Tauranga City Council is demanding $314 annual rent from Bayfair Community Garden, a group of volunteers who donate all their produce to the city’s Foodbank. However, one councillor is listening to the backlash and is now bleating (on her Facebook page, no less) that councillors didn’t look at who the 55 affected organisations were. They just passed the motion!

The Bayfair gardens run on the smell of an oily tag – and sometimes even less than that – and good on Jo Stock, the indefatigable co-ordinator, for not wanting to a donor to pay the rent. “It feels unethical to me to accept money from donors and give it straight to the council.”

Reports this week on studies in France reveal an alarming decline in bird numbers in farming areas – populations hit by large areas of monoculture (encouraged by EU policy) and a dramatic fall in insect numbers.

The Guardian article says that despite the French government aspiring to halve pesticide use by 2020, sales have climbed, according to EU figures.

“All birds are dependant on insects in one way or another,” said Dr Benoit Fontaine, co-author of one of the studies. “Even granivorous birds feed their chicks insects and birds of prey eat birds that eat insects. If you lose 80% of what you eat you cannot sustain a stable population.”

Whanganui Regional Museum curator of natural history Mike Dickison last year spoke to Jesse Mulligan on Radio NZ about how in the last decade or two there are many fewer dead insects on our car windscreens and in radiators and why that is. Listen to the 13-minute interview.

And if anyone would like to buy the Australian Landscape Conference, it’s for sale! Warwick and Sue Forge say this year’s event (March 23-27 in Melbourne) will likely be their last.

“From our first conference in 2002, they have grown steadily with the range of speakers, workshops, delegates and in many other ways. Attendances now range from 650 to 750 delegates from Australia and overseas. Overseas speakers tell us the conference is without equal anywhere in the world.”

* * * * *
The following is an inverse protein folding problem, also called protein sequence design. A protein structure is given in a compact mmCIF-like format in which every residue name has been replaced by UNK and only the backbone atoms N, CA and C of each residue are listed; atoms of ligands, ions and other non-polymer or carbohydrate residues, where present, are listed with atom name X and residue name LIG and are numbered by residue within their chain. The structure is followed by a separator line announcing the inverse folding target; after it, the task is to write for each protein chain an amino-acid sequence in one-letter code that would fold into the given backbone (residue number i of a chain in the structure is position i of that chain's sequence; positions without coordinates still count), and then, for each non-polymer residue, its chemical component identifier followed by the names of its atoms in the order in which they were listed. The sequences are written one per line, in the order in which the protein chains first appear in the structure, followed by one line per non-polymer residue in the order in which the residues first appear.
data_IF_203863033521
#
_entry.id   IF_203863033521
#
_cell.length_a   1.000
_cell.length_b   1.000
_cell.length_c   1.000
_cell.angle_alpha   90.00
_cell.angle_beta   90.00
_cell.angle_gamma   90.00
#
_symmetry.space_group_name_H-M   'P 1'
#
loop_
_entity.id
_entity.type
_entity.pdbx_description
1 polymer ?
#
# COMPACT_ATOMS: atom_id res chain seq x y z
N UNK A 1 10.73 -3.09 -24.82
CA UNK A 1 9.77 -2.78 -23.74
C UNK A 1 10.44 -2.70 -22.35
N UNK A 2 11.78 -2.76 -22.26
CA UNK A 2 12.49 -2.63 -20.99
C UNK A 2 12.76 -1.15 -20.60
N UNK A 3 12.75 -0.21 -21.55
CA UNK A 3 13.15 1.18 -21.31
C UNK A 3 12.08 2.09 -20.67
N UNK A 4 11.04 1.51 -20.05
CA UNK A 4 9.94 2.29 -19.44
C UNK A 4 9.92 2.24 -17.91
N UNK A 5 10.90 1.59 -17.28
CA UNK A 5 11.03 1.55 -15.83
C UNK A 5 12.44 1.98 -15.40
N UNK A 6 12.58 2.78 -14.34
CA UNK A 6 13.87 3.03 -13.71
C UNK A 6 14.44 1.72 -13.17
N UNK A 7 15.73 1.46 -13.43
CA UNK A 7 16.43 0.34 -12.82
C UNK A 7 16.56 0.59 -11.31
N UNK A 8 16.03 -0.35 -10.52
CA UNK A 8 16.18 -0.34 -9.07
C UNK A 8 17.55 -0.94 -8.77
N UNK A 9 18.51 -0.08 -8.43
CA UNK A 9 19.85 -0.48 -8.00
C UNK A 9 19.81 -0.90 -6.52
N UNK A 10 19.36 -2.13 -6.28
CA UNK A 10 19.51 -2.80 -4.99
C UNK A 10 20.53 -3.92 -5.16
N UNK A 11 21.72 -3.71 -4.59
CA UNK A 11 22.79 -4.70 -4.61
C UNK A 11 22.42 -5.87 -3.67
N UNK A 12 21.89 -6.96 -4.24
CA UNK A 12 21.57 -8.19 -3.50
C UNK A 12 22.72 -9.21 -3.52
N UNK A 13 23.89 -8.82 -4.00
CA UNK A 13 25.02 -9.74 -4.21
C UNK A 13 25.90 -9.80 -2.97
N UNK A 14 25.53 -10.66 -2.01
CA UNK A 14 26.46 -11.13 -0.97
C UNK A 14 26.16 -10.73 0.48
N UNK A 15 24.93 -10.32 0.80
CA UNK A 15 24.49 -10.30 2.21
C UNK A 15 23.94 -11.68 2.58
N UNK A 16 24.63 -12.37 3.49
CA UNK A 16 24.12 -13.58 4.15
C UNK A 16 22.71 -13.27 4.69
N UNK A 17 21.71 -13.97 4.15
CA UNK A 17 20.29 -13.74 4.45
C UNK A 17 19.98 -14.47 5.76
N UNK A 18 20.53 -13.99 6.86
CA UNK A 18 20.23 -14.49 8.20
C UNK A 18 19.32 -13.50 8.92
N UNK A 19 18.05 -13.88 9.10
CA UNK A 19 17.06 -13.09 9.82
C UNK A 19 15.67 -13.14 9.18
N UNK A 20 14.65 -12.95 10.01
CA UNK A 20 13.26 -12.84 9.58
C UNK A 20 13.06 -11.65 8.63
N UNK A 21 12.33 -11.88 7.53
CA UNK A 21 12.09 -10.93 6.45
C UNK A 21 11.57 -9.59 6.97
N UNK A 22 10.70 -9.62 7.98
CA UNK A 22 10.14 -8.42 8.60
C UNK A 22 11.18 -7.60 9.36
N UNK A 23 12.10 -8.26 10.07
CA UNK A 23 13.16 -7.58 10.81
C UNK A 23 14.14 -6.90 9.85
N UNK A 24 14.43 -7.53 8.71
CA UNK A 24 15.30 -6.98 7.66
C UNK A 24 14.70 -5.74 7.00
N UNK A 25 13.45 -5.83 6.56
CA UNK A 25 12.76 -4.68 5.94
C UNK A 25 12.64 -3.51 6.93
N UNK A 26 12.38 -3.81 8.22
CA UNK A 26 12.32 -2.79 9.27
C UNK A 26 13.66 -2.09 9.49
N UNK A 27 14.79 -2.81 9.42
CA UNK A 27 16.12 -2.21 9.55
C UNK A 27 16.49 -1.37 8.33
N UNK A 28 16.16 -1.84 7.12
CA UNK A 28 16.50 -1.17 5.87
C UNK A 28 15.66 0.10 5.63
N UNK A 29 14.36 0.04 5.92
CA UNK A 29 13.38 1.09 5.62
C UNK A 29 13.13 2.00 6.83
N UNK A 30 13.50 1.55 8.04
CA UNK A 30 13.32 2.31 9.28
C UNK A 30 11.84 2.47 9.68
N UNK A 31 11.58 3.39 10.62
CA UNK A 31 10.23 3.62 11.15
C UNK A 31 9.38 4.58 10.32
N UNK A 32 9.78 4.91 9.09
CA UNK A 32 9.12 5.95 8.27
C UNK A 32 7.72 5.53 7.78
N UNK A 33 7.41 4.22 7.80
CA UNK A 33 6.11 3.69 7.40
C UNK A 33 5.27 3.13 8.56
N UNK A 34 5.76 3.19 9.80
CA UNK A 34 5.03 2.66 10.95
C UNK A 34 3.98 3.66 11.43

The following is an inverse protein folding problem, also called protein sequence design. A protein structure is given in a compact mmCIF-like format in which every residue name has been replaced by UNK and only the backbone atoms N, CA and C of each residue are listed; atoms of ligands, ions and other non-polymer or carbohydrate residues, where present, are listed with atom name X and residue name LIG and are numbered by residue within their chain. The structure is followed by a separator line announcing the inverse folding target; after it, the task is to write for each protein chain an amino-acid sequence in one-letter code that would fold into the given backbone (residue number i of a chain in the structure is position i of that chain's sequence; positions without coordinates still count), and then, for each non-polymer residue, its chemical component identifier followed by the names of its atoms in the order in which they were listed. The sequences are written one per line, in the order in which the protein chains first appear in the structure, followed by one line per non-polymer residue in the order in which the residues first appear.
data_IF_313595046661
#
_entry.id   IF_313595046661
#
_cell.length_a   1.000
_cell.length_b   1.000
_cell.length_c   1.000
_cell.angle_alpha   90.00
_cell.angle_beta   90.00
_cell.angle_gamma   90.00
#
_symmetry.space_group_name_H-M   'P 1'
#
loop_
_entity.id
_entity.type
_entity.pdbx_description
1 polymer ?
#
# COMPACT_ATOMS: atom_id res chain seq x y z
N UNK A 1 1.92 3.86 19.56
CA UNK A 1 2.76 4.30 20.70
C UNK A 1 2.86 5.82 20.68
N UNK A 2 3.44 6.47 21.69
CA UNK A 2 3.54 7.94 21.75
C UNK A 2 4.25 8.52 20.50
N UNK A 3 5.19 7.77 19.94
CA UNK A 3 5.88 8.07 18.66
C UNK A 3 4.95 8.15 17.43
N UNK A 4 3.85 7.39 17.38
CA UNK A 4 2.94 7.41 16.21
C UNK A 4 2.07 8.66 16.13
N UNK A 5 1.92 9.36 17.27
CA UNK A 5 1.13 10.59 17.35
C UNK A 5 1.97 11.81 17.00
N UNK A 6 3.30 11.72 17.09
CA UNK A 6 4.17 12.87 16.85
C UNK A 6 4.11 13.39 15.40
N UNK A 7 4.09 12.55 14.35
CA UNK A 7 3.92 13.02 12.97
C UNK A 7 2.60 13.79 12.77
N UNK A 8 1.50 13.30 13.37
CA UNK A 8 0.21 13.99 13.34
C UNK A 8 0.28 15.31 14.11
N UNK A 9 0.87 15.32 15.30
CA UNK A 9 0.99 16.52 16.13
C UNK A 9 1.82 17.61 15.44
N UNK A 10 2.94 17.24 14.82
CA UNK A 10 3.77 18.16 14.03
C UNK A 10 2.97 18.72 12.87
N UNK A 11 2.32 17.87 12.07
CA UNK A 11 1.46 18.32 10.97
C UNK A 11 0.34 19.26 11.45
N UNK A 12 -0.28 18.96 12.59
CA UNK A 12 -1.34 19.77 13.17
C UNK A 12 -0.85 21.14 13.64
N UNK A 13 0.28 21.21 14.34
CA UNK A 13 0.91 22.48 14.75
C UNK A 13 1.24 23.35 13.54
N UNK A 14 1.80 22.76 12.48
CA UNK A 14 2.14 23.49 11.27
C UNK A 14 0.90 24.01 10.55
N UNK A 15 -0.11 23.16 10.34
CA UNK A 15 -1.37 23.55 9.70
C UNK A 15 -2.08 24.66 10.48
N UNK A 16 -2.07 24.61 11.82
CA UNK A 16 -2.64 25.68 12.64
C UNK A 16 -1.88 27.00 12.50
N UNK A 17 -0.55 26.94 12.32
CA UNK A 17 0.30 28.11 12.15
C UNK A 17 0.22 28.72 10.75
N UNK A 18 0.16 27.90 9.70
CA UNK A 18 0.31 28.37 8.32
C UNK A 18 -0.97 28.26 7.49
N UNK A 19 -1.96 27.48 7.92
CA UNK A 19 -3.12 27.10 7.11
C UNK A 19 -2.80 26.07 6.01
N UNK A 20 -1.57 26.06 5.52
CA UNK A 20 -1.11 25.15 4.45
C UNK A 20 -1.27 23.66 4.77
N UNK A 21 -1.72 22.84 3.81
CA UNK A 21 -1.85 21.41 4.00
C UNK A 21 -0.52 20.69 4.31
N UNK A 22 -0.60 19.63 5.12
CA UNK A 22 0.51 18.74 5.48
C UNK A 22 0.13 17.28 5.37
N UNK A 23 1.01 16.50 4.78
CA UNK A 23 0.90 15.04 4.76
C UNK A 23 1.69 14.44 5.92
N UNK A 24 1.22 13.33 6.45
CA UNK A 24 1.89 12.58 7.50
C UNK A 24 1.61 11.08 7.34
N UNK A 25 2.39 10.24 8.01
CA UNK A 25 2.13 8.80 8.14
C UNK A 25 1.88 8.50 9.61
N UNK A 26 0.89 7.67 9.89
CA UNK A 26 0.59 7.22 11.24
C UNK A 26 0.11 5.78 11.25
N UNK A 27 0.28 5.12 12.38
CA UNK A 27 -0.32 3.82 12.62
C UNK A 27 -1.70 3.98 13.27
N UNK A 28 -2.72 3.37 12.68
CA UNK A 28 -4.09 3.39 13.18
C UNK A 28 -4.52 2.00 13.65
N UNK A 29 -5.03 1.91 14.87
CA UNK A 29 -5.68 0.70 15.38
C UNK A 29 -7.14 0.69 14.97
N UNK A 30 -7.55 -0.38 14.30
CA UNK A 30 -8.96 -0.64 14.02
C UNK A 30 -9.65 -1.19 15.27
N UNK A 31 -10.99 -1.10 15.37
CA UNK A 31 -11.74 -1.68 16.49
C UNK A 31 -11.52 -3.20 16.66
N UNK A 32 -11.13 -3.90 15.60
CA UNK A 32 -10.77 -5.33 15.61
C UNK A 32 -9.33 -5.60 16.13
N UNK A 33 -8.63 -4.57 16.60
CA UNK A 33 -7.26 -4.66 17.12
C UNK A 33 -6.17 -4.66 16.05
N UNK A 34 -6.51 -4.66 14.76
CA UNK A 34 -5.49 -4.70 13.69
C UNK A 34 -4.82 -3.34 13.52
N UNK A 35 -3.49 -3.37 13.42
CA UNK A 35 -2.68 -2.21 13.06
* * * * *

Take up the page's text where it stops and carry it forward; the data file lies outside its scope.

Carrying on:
I attended the last one held in New Zealand and the following one in Melbourne and can vouch for the quality of the event.

2017 Pacific Rosebowl Winners

You know what they say about making plans? Something along the lines of Robbie Burns’ gang aft agley … Thrilled to have been invited to judge at yesterday’s Pacific Rosebowl Festival in Hamilton but the Norovirus that made itself known on Friday night put paid to that. Finally back on my feet today, although still tired (The Vege Grower and The Lawn Mower both went down with it last night, despite our best efforts to contain it to me and Visiting Daughter).

So it was lovely to have a message from Emma Reynolds, the festival director, with a list of the beautiful roses that took out this year’s prizes.

New Zealand Rose of the Year; Children’s Choice Award: Best Wishes (yellow), bred by Colin Dickson (Northern Ireland). Best New Zealand-Raised Rose: Little Miss Perfect (coral), bred by Rob Somerfield (Te Puna, Tauranga). Best Hybrid Tea Rose; Most Fragrant Rose (tie): St Margaret’s Gold (pink/yellow), bred by Tantau (Germany). Most Fragrant Rose (tie): Magnifi-scent (red), bred by Brad Jalbert (Canada). Best Climbing Rose: All My Love (pink), bred by Doug Grant (Pukekohe, Auckland). Best Floribunda Rose: Scott Base (white), bred by Rob Somerfield (Te Puna). Best Shrub Rose: Strawberry Hill (pink), bred by David Austin (England).

How nice to see a yellow rose as the winner!

Best Wishes is available to order from Matthews Nurseries (Whanganui) and is described as “a stunning display of deep rich yellow flowers on a plant that is super healthy and quick to repeat. Upright growth to 1.4m.”

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St Margaret’s Gold. Image: Tasman Nurseries

Another rose in yellow tones took out the Best Hybrid Tea and tied for the Most Fragrant award – St Margaret’s Gold is a sport of Hayley Westenra. The rose is available to order through Tasman Nurseries (Nelson).

Rose breeder honoured

Tauranga area rose breeder Rob Somerfield has added another major honour to his cabinet with a Plant Raisers’ Award from the Royal New Zealand Institute of Horticulture.

Presented with the medal at last month’s combined conference of the RNZIH and the International Plant Propagators Society, Rob’s award was for four of his roses – Scent to Remember, Pacific Glory, Looking Good and Christchurch Remembers.